Oh. And China’s producer prices (PPI) also fell by a monstrous -3.0%. A 15th straight monthly decline.

Traders are also looking ahead to US inflation data, which could further seal the deal on interest rate trading.


In the States…

The three major US indices closed higher on Friday and were ahead for a sixth straight week following the Goldilocksier-than-expected US jobs data, which balanced the view that the Fed could start cutting rates by March 2024.

Data from November showed that nearly 200,000 jobs were added to the US economy, firmly above market expectations of a 180,000 net gain. Additionally, the unemployment rate unexpectedly retreated and wage growth persisted at an elevated rate, while the labor force also increased.

Whatevs. It’s all about what happens this week with The Fed.

Futures tied to the 3 major US indices are almost at universal parity ahead of the Thursday open in New York:

Via Fox




Here are the best performing ASX small cap stocks:

Swipe or scroll to reveal full table. Click headings to sort:

Wordpress Table Plugin

Leading the Small Caps winners list – and waaaay out ahead of the rest of the market – was debutante LTR Pharma (ASX:LTP), which made a stunning entrance on the ASX this morning to be up 70% in the space of a couple of hours, and closed out the day by cracking the ton, up 100%.

LTR Pharma’s immediate success can be pinned on the fact that it’s done what a lot of microcap pharmaceutical companies don’t do – and that’s come to the ASX with a developed, patent-protected product that makes immediate sense the moment it’s explained.

The company makes a product called Spontan, which looks like a nasal decongestant spray, but acts on an entirely different part of the male anatomy as a rapid, on-demand fix for erectile dysfunction.

The company is in the process of commercialising Spontan, it’s got a successful Phase I human proof of concept study under its belt – which indicates a 6x faster effect compared to  oral administration of tablets like Viagra – and the company says it’s got a clear pathway to market, progressing to bioequivalence study with expedited regulatory filings in the US and Australia within 1-2 years.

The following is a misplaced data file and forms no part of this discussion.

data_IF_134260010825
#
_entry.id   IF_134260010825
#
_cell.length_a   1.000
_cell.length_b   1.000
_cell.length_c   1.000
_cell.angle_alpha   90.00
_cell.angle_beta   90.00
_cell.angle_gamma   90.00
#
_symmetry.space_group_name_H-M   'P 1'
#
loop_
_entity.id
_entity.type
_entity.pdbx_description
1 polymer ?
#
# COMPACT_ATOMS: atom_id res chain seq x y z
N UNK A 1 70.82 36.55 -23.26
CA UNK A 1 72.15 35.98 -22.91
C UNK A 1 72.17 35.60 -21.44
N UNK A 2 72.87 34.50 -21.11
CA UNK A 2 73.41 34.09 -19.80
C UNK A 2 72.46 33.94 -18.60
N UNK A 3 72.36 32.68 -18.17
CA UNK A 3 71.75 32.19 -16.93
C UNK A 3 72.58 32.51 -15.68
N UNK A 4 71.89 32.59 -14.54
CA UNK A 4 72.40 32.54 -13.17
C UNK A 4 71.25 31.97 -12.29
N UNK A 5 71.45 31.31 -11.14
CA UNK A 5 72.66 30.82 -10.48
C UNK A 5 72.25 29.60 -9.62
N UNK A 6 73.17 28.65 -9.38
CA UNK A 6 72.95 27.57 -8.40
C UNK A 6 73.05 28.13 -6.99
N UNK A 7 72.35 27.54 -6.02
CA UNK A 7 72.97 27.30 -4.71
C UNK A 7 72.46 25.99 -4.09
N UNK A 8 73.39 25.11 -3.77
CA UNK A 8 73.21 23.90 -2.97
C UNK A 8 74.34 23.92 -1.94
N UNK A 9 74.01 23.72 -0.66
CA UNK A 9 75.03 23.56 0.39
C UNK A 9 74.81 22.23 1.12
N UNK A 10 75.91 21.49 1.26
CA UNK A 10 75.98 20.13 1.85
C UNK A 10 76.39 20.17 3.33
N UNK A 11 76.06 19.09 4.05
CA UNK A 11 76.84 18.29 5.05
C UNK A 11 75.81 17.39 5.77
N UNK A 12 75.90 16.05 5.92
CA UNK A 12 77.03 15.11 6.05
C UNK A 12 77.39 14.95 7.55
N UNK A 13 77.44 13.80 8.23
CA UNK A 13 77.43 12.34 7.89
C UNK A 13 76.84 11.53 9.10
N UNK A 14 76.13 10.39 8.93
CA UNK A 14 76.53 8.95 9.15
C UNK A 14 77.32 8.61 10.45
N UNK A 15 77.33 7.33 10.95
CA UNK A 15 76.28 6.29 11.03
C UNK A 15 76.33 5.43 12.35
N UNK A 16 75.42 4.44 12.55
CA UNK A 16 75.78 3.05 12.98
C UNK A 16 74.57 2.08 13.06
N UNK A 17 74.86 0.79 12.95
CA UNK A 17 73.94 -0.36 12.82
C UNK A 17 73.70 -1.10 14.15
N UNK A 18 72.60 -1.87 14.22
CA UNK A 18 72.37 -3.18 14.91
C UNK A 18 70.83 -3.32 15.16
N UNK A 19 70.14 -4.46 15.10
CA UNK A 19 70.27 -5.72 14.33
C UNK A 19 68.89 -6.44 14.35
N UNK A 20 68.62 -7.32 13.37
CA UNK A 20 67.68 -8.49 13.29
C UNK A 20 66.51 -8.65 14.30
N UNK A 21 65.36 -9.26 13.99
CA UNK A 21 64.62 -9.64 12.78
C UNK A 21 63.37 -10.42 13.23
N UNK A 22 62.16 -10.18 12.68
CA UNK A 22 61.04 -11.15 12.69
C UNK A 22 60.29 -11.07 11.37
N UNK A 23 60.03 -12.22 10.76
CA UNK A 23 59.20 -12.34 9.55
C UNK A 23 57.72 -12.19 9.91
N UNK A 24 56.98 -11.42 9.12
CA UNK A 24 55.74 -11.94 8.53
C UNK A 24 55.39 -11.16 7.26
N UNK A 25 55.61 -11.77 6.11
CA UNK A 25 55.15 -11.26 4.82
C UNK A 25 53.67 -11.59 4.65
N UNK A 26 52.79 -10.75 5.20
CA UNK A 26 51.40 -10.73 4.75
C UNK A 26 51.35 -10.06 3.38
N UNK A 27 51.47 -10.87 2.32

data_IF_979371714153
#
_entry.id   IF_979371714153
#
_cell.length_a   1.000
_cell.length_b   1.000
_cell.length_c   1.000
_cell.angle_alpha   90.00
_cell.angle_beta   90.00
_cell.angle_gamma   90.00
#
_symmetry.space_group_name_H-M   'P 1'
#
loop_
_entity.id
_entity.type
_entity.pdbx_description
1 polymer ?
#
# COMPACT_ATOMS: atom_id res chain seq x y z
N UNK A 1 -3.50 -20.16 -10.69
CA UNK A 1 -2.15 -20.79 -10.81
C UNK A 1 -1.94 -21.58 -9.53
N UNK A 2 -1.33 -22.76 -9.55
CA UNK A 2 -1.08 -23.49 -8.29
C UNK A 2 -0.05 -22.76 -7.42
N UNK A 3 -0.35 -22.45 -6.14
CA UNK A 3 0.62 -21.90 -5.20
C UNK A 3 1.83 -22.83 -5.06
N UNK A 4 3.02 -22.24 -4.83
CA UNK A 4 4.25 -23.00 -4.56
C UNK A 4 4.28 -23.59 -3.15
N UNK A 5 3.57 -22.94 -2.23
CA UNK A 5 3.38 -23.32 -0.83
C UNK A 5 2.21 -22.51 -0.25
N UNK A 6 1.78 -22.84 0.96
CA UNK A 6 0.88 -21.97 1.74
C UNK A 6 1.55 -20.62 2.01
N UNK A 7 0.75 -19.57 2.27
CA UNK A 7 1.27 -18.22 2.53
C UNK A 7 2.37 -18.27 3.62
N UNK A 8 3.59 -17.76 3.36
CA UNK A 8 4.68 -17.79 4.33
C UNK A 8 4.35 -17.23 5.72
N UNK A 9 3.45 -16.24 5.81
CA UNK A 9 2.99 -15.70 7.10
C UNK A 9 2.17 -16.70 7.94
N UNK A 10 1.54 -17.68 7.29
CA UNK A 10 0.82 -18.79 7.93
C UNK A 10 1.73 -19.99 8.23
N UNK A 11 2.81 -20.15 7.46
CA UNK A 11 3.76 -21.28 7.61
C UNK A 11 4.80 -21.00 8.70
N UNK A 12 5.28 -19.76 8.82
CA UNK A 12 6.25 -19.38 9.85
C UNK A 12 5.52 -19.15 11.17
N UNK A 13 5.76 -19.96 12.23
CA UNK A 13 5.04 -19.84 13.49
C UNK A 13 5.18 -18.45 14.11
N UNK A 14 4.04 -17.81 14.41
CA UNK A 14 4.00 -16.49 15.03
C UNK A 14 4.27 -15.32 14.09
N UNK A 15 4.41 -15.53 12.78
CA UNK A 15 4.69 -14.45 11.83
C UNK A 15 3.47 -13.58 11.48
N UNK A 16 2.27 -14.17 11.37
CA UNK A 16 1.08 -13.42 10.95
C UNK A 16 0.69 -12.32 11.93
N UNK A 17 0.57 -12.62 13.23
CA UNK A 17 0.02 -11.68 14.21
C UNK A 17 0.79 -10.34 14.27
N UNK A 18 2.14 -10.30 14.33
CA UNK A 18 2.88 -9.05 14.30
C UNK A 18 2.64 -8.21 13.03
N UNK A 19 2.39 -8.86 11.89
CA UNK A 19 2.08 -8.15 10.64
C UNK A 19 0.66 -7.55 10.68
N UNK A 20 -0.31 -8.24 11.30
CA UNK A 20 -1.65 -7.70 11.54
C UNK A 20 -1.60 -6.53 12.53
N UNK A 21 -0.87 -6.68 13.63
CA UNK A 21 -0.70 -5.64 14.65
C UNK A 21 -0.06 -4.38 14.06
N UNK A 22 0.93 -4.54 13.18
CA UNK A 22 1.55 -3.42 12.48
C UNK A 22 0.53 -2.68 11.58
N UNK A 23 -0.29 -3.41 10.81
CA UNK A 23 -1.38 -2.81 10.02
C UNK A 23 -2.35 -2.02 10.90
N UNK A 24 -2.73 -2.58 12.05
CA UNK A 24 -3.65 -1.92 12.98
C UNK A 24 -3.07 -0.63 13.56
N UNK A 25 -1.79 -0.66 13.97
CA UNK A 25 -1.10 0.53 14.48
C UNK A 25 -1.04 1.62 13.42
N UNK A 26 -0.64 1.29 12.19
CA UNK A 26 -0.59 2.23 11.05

The next two on the ladder are slightly curious – West Cobar Metals (ASX:WC1) and Cauldron Energy (ASX:CXU) have both banked better-than +30% gains, despite neither having any recent news that might explain why they’re moving that way today.

For what it’s worth, West Cobar did get a speeding ticket from the ASX, to which it responded with (words to the effect of) “nothing to see here… we’re also mystified” – but Cauldron seems to just be puddling along, well out in front of the rest of the small cappers with a big grin on its face.

The next best performer with actual news was Pact Group (ASX:PGH), which went sailing through +22.5% today because it’s the target of an off-market takeover that got very juicy this morning.

Bennamon Industries is the entity behind the bid, and today it announced that it really wants to buy Pact holus bolus – as indicated by Bennamon upping its per share offer from $0.68 cash per Pact share to $0.84 cash.

That’s a chunky 21% push in price, and quite a sizeable step up from Pact’s previous closing price – whether it’s going to be enough to entice the required number of shareholders over the line remains to be seen.

And a couple of short bursts to round out the list: MetalsGrove Mining (ASX:MGA) is up on news that the company has entered into a strategic agreement to acquire six new lithium claims in Zimbabwe, while Grand Gulf Energy (ASX:GGE) rose sharply on news that the Jesse-1A well has unexpectedly flowed significant helium to surface at concentrations consistent with the previous downhole sample of 1% helium.



Here are the best performing ASX small cap stocks:

Swipe or scroll to reveal full table. Click headings to sort:

Wordpress Table Plugin



Rimfire Pacific Mining (ASX:RIM) – pending an announcement by the Company to the market regarding a capital raising.

Elixir Energy (ASX:EXR) – pending an announcement by the Company with respect to a capital raising.

Technology Metals Australia (ASX: TMT) – pending an announcement to the market in relation to a merger with Australian Vanadium.

Australian Vanadium (ASX: AVL) – See above.

Investigator Resources (ASX: IVR) – pending an announcement by the Company to the market regarding a capital raising.

Sunstone Metals (ASX: STM) – pending an announcement by the Company to the market regarding a capital raising.

PharmAust (ASX:PAA) – pending an announcement by the Company to the market regarding a capital raising.

Infinity Mining (ASX: IMI) – pending an announcement by the Company to the market regarding a capital raising.

Compumedics (ASX:CMP) – pending an announcement about correspondence received from a China-based distributor regarding additional MEG orders.

Talisman Mining (ASX: TLM) – pending an announcement in relation to exploration results at

the Company’s Lachlan Copper-Gold Project in NSW.

Sacgasco (ASX:SGC) – pending an announcement to the market in relation to an update by the Company regarding the divestment of its Filipino operations.